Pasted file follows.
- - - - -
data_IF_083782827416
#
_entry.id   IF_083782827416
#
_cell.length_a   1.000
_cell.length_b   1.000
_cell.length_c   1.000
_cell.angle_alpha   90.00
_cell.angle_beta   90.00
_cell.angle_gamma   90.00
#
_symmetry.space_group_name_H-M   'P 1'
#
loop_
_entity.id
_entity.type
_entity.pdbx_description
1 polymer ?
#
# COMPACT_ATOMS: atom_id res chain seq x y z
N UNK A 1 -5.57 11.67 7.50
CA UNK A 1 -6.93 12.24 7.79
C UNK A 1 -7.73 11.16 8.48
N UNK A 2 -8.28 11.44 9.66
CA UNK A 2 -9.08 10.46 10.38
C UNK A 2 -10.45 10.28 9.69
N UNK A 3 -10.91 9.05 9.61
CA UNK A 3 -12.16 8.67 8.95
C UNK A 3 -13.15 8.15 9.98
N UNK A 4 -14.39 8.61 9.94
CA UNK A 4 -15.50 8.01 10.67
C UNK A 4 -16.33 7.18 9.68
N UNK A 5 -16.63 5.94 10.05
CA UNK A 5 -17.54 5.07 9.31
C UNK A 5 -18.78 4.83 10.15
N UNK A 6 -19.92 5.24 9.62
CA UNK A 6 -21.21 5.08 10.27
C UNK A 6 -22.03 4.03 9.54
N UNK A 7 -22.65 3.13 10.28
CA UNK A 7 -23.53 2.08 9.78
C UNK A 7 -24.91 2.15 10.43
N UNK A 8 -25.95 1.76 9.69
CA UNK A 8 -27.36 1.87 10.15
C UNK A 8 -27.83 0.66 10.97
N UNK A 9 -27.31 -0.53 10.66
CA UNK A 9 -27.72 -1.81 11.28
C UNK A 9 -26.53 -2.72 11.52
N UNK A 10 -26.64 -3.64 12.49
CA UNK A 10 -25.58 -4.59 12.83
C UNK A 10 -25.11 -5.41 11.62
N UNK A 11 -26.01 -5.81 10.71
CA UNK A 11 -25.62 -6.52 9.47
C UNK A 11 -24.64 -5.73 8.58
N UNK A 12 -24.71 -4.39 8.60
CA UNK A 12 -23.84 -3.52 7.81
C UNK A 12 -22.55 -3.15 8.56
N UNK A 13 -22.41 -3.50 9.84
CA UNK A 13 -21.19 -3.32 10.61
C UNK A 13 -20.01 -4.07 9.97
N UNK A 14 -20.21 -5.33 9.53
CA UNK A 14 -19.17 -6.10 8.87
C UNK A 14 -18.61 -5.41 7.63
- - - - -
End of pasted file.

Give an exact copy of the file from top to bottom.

data_IF_083782827416
#
_entry.id   IF_083782827416
#
_cell.length_a   1.000
_cell.length_b   1.000
_cell.length_c   1.000
_cell.angle_alpha   90.00
_cell.angle_beta   90.00
_cell.angle_gamma   90.00
#
_symmetry.space_group_name_H-M   'P 1'
#
loop_
_entity.id
_entity.type
_entity.pdbx_description
1 polymer ?
#
# COMPACT_ATOMS: atom_id res chain seq x y z
N UNK A 1 -5.57 11.67 7.50
CA UNK A 1 -6.93 12.24 7.79
C UNK A 1 -7.73 11.16 8.48
N UNK A 2 -8.28 11.44 9.66
CA UNK A 2 -9.08 10.46 10.38
C UNK A 2 -10.45 10.28 9.69
N UNK A 3 -10.91 9.05 9.61
CA UNK A 3 -12.16 8.67 8.95
C UNK A 3 -13.15 8.15 9.98
N UNK A 4 -14.39 8.61 9.94
CA UNK A 4 -15.50 8.01 10.67
C UNK A 4 -16.33 7.18 9.68
N UNK A 5 -16.63 5.94 10.05
CA UNK A 5 -17.54 5.07 9.31
C UNK A 5 -18.78 4.83 10.15
N UNK A 6 -19.92 5.24 9.62
CA UNK A 6 -21.21 5.08 10.27
C UNK A 6 -22.03 4.03 9.54
N UNK A 7 -22.65 3.13 10.28
CA UNK A 7 -23.53 2.08 9.78
C UNK A 7 -24.91 2.15 10.43
N UNK A 8 -25.95 1.76 9.69
CA UNK A 8 -27.36 1.87 10.15
C UNK A 8 -27.83 0.66 10.97
N UNK A 9 -27.31 -0.53 10.66
CA UNK A 9 -27.72 -1.81 11.28
C UNK A 9 -26.53 -2.72 11.52
N UNK A 10 -26.64 -3.64 12.49
CA UNK A 10 -25.58 -4.59 12.83
C UNK A 10 -25.11 -5.41 11.62
N UNK A 11 -26.01 -5.81 10.71
CA UNK A 11 -25.62 -6.52 9.47
C UNK A 11 -24.64 -5.73 8.58
N UNK A 12 -24.71 -4.39 8.60
CA UNK A 12 -23.84 -3.52 7.81
C UNK A 12 -22.55 -3.15 8.56
N UNK A 13 -22.41 -3.50 9.84
CA UNK A 13 -21.19 -3.32 10.61
C UNK A 13 -20.01 -4.07 9.97
N UNK A 14 -20.21 -5.33 9.53
CA UNK A 14 -19.17 -6.10 8.87
C UNK A 14 -18.61 -5.41 7.63